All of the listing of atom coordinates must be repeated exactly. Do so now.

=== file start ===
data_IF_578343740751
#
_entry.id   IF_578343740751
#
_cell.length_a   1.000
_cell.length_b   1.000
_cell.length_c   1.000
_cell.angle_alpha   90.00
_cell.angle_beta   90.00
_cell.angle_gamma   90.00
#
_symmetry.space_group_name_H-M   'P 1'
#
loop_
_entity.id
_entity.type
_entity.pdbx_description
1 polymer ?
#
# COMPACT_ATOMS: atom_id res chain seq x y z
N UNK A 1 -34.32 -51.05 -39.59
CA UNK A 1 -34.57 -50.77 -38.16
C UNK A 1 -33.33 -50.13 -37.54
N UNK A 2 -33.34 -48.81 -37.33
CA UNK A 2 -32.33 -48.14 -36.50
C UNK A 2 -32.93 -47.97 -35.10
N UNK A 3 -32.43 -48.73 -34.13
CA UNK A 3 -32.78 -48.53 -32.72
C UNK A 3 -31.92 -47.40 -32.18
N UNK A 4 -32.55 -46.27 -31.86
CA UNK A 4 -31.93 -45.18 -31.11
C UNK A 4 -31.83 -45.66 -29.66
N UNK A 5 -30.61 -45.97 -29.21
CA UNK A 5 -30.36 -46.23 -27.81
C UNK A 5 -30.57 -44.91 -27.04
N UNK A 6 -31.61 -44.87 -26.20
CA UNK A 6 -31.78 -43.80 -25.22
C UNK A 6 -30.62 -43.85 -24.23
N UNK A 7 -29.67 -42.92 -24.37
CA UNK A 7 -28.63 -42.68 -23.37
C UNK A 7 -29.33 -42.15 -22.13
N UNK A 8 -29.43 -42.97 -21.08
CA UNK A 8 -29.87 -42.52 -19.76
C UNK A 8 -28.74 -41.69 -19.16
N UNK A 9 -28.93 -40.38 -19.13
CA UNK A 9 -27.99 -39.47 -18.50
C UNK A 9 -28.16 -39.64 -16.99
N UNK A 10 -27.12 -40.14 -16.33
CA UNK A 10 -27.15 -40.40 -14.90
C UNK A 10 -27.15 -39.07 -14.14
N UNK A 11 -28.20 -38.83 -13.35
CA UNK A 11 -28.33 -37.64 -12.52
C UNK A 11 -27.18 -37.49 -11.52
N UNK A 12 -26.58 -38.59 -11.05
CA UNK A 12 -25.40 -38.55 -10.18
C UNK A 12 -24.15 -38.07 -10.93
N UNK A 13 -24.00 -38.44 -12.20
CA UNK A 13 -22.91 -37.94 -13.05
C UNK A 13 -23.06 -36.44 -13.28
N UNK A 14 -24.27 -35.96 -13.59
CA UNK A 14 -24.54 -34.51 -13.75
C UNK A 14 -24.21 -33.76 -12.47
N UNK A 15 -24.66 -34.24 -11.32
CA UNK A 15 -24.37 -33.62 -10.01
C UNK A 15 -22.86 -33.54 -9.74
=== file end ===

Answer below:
data_IF_578343740751
#
_entry.id   IF_578343740751
#
_cell.length_a   1.000
_cell.length_b   1.000
_cell.length_c   1.000
_cell.angle_alpha   90.00
_cell.angle_beta   90.00
_cell.angle_gamma   90.00
#
_symmetry.space_group_name_H-M   'P 1'
#
loop_
_entity.id
_entity.type
_entity.pdbx_description
1 polymer ?
#
# COMPACT_ATOMS: atom_id res chain seq x y z
N UNK A 1 -34.32 -51.05 -39.59
CA UNK A 1 -34.57 -50.77 -38.16
C UNK A 1 -33.33 -50.13 -37.54
N UNK A 2 -33.34 -48.81 -37.33
CA UNK A 2 -32.33 -48.14 -36.50
C UNK A 2 -32.93 -47.97 -35.10
N UNK A 3 -32.43 -48.73 -34.13
CA UNK A 3 -32.78 -48.53 -32.72
C UNK A 3 -31.92 -47.40 -32.18
N UNK A 4 -32.55 -46.27 -31.86
CA UNK A 4 -31.93 -45.18 -31.11
C UNK A 4 -31.83 -45.66 -29.66
N UNK A 5 -30.61 -45.97 -29.21
CA UNK A 5 -30.36 -46.23 -27.81
C UNK A 5 -30.57 -44.91 -27.04
N UNK A 6 -31.61 -44.87 -26.20
CA UNK A 6 -31.78 -43.80 -25.22
C UNK A 6 -30.62 -43.85 -24.23
N UNK A 7 -29.67 -42.92 -24.37
CA UNK A 7 -28.63 -42.68 -23.37
C UNK A 7 -29.33 -42.15 -22.13
N UNK A 8 -29.43 -42.97 -21.08
CA UNK A 8 -29.87 -42.52 -19.76
C UNK A 8 -28.74 -41.69 -19.16
N UNK A 9 -28.93 -40.38 -19.13
CA UNK A 9 -27.99 -39.47 -18.50
C UNK A 9 -28.16 -39.64 -16.99
N UNK A 10 -27.12 -40.14 -16.33
CA UNK A 10 -27.15 -40.40 -14.90
C UNK A 10 -27.15 -39.07 -14.14
N UNK A 11 -28.20 -38.83 -13.35
CA UNK A 11 -28.33 -37.64 -12.52
C UNK A 11 -27.18 -37.49 -11.52
N UNK A 12 -26.58 -38.59 -11.05
CA UNK A 12 -25.40 -38.55 -10.18
C UNK A 12 -24.15 -38.07 -10.93
N UNK A 13 -24.00 -38.44 -12.20
CA UNK A 13 -22.91 -37.94 -13.05
C UNK A 13 -23.06 -36.44 -13.28
N UNK A 14 -24.27 -35.96 -13.59
CA UNK A 14 -24.54 -34.51 -13.75
C UNK A 14 -24.21 -33.76 -12.47
N UNK A 15 -24.66 -34.24 -11.32
CA UNK A 15 -24.37 -33.62 -10.01
C UNK A 15 -22.86 -33.54 -9.74